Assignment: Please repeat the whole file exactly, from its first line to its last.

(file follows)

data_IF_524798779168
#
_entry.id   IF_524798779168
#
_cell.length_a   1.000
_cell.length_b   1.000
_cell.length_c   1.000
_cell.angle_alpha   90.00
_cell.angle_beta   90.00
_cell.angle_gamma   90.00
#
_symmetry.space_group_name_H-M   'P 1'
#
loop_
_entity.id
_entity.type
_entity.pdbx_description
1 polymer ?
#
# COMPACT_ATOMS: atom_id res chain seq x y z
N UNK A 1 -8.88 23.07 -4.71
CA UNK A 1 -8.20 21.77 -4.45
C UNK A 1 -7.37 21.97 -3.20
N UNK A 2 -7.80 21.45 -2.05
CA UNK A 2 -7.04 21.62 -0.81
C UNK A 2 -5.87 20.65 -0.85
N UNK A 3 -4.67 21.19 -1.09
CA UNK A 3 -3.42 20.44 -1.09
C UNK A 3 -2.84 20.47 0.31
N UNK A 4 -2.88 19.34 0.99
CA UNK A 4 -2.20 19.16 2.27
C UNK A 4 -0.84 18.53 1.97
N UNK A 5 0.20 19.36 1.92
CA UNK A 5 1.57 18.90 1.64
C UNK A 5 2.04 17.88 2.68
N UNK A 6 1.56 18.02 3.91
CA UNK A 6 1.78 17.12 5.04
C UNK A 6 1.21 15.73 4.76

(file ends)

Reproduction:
data_IF_524798779168
#
_entry.id   IF_524798779168
#
_cell.length_a   1.000
_cell.length_b   1.000
_cell.length_c   1.000
_cell.angle_alpha   90.00
_cell.angle_beta   90.00
_cell.angle_gamma   90.00
#
_symmetry.space_group_name_H-M   'P 1'
#
loop_
_entity.id
_entity.type
_entity.pdbx_description
1 polymer ?
#
# COMPACT_ATOMS: atom_id res chain seq x y z
N UNK A 1 -8.88 23.07 -4.71
CA UNK A 1 -8.20 21.77 -4.45
C UNK A 1 -7.37 21.97 -3.20
N UNK A 2 -7.80 21.45 -2.05
CA UNK A 2 -7.04 21.62 -0.81
C UNK A 2 -5.87 20.65 -0.85
N UNK A 3 -4.67 21.19 -1.09
CA UNK A 3 -3.42 20.44 -1.09
C UNK A 3 -2.84 20.47 0.31
N UNK A 4 -2.88 19.34 0.99
CA UNK A 4 -2.20 19.16 2.27
C UNK A 4 -0.84 18.53 1.97
N UNK A 5 0.20 19.36 1.92
CA UNK A 5 1.57 18.90 1.64
C UNK A 5 2.04 17.88 2.68
N UNK A 6 1.56 18.02 3.91
CA UNK A 6 1.78 17.12 5.04
C UNK A 6 1.21 15.73 4.76